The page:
Introduction: A significant portion of the increased risk of cancer and respiratory disease from exposure to cigarette smoke is attributed to volatile organic compounds (VOCs). In this study, 21 VOCs were quantified in mainstream cigarette smoke from 50U.S. domestic brand varieties that included high market share brands and 2 Kentucky research cigarettes (3R4F and 1R5F).
Methods: Mainstream smoke was generated under ISO 3308 and Canadian Intense (CI) smoking protocols with linear smoking machines with a gas sampling bag collection followed by solid phase microextraction/gas chromatography/mass spectrometry (SPME/GC/MS) analysis.
Results: For both protocols, mainstream smoke VOC amounts among the different brand varieties were strongly correlated between the majority of the analytes. Overall, Pearson correlation (r) ranged from 0.68 to 0.99 for ISO and 0.36 to 0.95 for CI. However, monoaromatic compounds were found to increase disproportionately compared to unsaturated, nitro, and carbonyl compounds under the CI smoking protocol where filter ventilation is blocked.
Conclusions: Overall, machine generated "vapor phase" amounts (µg/cigarette) are primarily attributed to smoking protocol (e.g., blocking of vent holes, puff volume, and puff duration) and filter ventilation. A possible cause for the disproportionate increase in monoaromatic compounds could be increased pyrolysis under low oxygen conditions associated with the CI protocol.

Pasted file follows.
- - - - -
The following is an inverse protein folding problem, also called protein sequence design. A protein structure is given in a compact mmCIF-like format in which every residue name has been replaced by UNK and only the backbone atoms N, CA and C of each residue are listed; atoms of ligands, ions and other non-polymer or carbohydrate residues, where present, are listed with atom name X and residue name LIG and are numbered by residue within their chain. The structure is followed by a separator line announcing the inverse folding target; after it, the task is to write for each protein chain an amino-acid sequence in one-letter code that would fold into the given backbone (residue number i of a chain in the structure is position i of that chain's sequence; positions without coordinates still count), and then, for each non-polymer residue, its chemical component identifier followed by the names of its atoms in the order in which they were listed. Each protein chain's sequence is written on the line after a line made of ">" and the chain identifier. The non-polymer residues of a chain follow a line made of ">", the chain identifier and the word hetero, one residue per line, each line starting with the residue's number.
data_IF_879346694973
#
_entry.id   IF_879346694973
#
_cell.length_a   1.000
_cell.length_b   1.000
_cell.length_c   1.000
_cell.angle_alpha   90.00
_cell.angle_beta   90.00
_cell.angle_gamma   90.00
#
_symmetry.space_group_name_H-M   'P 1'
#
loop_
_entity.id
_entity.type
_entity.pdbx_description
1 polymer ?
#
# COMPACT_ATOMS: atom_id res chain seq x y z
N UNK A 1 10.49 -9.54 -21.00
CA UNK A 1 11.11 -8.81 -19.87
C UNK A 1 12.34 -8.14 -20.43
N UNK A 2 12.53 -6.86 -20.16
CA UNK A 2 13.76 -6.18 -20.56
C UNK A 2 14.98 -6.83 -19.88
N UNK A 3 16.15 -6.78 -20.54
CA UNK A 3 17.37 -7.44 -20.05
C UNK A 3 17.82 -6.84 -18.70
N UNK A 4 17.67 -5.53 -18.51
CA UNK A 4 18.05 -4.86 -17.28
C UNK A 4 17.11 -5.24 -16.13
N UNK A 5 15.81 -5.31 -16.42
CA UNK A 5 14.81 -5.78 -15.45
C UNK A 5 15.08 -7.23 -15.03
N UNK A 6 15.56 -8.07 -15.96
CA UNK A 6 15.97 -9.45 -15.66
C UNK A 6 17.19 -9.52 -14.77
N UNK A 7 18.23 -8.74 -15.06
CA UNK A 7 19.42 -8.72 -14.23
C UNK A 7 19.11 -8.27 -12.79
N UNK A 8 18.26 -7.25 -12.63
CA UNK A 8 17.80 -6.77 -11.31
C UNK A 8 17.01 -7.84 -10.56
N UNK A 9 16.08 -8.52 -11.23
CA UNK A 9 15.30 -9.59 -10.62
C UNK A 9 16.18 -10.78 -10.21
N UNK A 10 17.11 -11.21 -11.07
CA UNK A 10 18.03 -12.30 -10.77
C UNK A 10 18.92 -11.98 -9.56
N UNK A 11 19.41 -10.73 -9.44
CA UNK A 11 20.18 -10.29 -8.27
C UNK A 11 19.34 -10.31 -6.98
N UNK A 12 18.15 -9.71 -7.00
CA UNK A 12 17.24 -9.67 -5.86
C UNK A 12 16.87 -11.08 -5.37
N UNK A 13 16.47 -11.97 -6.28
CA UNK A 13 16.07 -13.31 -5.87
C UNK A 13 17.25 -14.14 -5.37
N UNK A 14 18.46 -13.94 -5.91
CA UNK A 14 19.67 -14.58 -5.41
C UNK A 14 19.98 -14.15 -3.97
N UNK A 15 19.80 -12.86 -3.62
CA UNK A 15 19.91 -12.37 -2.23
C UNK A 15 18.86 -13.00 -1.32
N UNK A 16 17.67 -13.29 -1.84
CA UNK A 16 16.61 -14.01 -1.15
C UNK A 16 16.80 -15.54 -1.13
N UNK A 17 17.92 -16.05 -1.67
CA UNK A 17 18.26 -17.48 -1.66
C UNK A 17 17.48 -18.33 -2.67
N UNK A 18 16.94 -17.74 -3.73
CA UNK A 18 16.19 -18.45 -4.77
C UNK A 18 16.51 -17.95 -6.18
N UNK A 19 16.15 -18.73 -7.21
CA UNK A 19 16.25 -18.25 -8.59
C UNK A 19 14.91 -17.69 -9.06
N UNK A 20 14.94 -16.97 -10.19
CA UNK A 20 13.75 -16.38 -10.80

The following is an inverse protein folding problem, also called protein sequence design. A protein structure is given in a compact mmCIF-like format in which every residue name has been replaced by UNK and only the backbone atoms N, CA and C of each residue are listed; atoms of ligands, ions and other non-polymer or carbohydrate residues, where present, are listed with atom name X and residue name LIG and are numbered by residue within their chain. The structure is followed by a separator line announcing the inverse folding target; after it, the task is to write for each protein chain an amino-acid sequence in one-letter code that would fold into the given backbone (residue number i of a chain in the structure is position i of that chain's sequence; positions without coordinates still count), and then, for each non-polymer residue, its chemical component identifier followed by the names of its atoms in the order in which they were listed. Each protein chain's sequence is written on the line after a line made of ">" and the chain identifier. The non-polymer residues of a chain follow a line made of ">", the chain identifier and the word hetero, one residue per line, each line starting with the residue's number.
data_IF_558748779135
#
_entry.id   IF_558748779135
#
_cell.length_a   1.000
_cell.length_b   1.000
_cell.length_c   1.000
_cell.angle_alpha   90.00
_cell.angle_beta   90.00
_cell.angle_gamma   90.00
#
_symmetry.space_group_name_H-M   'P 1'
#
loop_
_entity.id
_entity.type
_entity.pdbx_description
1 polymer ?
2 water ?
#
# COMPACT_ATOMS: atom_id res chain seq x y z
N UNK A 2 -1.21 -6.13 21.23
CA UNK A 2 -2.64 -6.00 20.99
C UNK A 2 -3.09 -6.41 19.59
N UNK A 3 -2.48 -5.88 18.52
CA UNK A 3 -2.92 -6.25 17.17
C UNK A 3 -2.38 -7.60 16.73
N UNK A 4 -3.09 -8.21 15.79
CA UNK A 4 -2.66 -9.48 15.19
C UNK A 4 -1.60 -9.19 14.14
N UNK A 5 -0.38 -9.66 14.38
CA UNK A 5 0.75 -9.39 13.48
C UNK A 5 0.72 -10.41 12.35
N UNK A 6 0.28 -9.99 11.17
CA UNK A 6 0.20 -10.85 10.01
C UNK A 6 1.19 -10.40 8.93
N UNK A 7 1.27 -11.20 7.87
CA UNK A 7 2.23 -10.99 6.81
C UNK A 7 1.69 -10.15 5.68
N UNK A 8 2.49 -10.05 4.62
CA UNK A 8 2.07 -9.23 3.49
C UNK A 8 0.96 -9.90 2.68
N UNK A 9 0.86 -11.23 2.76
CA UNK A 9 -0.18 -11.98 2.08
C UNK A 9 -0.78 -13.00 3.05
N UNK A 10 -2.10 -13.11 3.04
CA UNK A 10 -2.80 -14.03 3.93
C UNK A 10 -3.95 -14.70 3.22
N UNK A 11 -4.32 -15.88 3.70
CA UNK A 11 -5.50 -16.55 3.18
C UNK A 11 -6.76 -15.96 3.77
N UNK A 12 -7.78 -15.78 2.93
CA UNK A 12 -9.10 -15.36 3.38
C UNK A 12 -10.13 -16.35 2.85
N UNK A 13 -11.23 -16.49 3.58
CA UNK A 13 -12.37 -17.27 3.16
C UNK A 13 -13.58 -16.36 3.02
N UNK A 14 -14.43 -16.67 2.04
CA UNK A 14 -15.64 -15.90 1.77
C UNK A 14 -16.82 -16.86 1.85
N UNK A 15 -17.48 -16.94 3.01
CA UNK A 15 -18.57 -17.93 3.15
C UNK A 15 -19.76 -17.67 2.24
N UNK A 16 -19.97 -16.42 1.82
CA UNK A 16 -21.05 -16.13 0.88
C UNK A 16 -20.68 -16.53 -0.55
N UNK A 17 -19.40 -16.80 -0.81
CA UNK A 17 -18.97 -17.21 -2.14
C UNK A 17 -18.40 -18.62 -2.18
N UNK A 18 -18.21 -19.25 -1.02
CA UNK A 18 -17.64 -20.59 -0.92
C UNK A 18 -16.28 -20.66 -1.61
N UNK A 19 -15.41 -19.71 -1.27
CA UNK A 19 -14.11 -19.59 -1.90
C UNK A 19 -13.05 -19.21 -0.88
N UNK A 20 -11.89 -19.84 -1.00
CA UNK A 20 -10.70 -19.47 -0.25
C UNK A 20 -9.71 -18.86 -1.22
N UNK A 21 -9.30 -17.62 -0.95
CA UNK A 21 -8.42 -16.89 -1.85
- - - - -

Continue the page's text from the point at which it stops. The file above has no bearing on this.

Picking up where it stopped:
Implications: This is the most comprehensive assessment of volatile organic compounds (VOCs) in cigarette smoke to date, encompassing 21 toxic VOCs, 50 different cigarette brand varieties, and 2 different machine smoking protocols (ISO and CI). For most analytes relative proportions remain consistent among U.S. cigarette brand varieties regardless of smoking protocol, however the CI smoking protocol did cause up to a factor of 6 increase in the proportion of monoaromatic compounds. This study serves as a basis to assess VOC exposure as cigarette smoke is a principle source of overall population-level VOC exposure in the United States.
Published by Oxford University Press on behalf of the Society for Research on Nicotine and Tobacco 2016. This work is written by (a) US Government employee(s) and is in the public domain in the US.